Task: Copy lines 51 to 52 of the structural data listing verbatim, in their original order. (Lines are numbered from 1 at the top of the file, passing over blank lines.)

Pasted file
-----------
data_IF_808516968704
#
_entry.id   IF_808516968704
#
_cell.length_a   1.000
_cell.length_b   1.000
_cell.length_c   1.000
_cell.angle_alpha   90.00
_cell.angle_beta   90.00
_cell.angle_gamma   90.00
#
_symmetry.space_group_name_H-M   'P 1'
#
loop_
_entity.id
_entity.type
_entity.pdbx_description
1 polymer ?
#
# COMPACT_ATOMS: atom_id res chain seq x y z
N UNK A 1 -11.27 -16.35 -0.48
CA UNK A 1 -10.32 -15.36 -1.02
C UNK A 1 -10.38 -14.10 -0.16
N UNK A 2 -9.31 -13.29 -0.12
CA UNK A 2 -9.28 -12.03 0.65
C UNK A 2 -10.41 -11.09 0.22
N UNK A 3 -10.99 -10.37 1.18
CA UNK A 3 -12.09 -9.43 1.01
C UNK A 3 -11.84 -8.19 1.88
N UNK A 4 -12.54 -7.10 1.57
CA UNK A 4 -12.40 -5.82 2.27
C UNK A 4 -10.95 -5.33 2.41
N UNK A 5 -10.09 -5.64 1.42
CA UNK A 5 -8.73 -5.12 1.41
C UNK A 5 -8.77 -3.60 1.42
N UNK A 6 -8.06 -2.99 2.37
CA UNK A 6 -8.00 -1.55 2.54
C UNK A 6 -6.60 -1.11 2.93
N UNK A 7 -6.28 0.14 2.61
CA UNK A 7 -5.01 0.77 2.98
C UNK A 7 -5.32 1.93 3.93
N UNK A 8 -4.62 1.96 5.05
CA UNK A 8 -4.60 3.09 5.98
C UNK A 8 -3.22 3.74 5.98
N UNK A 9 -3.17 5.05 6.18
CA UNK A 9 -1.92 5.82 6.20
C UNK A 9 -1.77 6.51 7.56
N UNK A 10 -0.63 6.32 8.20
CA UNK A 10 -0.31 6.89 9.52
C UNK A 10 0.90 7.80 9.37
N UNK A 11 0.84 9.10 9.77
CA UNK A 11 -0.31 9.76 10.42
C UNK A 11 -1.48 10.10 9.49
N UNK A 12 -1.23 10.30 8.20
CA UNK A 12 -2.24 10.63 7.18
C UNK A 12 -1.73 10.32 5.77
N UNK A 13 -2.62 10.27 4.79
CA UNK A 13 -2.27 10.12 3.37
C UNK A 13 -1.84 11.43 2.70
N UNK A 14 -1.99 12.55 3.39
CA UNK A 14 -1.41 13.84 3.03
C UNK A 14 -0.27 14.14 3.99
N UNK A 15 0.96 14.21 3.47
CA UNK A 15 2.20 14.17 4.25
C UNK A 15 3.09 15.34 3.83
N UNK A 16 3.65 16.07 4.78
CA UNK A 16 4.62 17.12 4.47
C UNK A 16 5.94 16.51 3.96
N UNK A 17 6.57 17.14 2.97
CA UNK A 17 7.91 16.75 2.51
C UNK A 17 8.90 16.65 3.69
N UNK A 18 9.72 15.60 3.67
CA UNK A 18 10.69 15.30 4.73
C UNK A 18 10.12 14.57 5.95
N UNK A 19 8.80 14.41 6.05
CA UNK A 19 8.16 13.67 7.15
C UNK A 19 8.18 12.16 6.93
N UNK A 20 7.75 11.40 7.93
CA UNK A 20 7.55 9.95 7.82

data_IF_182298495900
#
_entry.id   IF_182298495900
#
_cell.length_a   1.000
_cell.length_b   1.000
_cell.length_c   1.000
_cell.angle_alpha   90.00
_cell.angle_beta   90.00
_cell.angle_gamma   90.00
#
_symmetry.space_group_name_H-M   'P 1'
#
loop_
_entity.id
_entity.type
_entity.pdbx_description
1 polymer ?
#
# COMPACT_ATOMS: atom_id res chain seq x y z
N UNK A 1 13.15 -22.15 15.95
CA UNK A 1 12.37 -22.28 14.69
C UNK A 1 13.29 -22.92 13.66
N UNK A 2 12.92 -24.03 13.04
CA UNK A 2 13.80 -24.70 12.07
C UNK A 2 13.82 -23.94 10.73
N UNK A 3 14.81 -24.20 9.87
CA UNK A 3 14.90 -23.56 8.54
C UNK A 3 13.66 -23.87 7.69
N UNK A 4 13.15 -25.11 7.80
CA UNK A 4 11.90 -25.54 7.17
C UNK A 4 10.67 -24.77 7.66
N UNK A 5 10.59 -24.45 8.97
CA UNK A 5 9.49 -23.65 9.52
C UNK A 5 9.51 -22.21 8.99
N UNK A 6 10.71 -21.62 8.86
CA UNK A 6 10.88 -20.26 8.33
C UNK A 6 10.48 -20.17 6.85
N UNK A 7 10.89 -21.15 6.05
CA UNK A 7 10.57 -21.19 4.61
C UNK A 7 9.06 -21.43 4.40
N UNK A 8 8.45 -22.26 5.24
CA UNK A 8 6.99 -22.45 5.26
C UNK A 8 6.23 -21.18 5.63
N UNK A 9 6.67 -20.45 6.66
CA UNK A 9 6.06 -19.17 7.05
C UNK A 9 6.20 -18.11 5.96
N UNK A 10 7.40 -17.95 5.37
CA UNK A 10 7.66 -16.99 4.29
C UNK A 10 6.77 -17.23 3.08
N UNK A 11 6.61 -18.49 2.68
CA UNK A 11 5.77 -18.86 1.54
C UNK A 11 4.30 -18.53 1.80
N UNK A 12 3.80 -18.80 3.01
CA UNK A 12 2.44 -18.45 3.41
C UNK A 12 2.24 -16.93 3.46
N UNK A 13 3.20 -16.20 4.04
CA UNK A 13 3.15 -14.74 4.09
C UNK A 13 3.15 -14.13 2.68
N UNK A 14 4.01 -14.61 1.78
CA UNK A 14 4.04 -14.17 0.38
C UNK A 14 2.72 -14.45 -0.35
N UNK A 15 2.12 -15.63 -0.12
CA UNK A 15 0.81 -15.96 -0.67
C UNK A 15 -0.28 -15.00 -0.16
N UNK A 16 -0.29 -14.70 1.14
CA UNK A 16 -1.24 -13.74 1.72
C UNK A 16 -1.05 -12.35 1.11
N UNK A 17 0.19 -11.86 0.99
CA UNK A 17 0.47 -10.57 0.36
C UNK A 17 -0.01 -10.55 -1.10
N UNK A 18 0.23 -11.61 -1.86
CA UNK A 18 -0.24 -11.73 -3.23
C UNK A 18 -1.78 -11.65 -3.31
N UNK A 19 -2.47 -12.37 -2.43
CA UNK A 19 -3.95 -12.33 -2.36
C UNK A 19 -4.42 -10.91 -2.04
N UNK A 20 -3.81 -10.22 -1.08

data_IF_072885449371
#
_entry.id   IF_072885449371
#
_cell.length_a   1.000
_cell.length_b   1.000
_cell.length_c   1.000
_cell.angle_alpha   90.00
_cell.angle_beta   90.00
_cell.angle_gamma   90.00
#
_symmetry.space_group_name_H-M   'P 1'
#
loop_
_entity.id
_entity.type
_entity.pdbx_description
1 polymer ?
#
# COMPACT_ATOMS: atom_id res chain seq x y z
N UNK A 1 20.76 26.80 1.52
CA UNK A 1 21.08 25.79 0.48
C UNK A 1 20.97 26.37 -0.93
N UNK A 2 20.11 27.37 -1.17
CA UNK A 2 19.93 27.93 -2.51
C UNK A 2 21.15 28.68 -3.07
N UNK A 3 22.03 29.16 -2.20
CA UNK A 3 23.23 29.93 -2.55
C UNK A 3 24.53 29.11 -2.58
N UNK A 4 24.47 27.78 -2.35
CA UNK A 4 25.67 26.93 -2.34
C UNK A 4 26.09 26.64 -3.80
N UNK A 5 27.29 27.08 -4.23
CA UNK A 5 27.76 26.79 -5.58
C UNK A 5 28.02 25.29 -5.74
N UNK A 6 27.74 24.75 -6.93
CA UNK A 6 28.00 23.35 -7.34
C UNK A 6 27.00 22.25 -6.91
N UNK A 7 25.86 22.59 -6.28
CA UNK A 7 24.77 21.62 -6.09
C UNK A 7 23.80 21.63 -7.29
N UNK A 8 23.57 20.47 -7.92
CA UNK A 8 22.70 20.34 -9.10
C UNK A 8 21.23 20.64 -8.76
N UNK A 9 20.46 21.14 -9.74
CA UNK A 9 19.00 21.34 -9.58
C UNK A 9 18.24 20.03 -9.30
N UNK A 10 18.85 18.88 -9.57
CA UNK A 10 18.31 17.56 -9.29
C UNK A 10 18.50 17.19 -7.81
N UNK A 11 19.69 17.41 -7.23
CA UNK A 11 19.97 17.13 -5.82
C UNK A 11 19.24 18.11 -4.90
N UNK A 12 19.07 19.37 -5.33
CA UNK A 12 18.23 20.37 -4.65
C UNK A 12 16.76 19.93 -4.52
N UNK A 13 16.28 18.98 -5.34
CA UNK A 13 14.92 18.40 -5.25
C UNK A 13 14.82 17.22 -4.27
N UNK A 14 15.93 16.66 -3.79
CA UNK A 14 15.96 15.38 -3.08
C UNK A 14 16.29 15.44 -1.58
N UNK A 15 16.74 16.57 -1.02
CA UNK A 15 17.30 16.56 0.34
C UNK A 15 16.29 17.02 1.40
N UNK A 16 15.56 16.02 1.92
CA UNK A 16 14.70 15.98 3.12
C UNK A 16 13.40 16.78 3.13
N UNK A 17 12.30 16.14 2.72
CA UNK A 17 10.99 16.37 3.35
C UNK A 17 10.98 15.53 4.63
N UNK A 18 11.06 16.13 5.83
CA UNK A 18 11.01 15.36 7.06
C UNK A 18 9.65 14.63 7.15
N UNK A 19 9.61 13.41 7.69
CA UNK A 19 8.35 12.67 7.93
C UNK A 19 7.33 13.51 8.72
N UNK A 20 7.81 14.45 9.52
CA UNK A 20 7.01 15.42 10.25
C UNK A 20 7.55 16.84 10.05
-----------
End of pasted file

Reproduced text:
N UNK A 11 0.84 9.10 9.77
CA UNK A 11 -0.31 9.76 10.42